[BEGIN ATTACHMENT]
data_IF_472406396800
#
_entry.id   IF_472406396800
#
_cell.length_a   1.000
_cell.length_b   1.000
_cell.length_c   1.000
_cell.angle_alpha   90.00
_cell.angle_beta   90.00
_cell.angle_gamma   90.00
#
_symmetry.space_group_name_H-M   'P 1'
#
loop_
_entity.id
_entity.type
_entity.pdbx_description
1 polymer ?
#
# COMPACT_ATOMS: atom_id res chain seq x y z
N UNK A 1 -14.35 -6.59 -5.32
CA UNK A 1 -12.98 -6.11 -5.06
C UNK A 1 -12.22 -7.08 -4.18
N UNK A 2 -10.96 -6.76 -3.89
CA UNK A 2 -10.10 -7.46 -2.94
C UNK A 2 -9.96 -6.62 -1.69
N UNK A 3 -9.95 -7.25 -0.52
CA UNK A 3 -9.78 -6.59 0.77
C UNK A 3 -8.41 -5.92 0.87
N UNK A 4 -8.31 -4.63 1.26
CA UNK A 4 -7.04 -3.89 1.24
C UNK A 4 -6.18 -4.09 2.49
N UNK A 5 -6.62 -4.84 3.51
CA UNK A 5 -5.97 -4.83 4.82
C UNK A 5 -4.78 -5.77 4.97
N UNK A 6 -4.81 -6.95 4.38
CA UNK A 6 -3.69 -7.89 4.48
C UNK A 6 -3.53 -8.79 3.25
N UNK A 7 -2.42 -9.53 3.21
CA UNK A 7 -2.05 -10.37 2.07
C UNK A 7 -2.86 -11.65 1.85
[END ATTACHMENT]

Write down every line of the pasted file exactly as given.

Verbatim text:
data_IF_472406396800
#
_entry.id   IF_472406396800
#
_cell.length_a   1.000
_cell.length_b   1.000
_cell.length_c   1.000
_cell.angle_alpha   90.00
_cell.angle_beta   90.00
_cell.angle_gamma   90.00
#
_symmetry.space_group_name_H-M   'P 1'
#
loop_
_entity.id
_entity.type
_entity.pdbx_description
1 polymer ?
#
# COMPACT_ATOMS: atom_id res chain seq x y z
N UNK A 1 -14.35 -6.59 -5.32
CA UNK A 1 -12.98 -6.11 -5.06
C UNK A 1 -12.22 -7.08 -4.18
N UNK A 2 -10.96 -6.76 -3.89
CA UNK A 2 -10.10 -7.46 -2.94
C UNK A 2 -9.96 -6.62 -1.69
N UNK A 3 -9.95 -7.25 -0.52
CA UNK A 3 -9.78 -6.59 0.77
C UNK A 3 -8.41 -5.92 0.87
N UNK A 4 -8.31 -4.63 1.26
CA UNK A 4 -7.04 -3.89 1.24
C UNK A 4 -6.18 -4.09 2.49
N UNK A 5 -6.62 -4.84 3.51
CA UNK A 5 -5.97 -4.83 4.82
C UNK A 5 -4.78 -5.77 4.97
N UNK A 6 -4.81 -6.95 4.38
CA UNK A 6 -3.69 -7.89 4.48
C UNK A 6 -3.53 -8.79 3.25
N UNK A 7 -2.42 -9.53 3.21
CA UNK A 7 -2.05 -10.37 2.07
C UNK A 7 -2.86 -11.65 1.85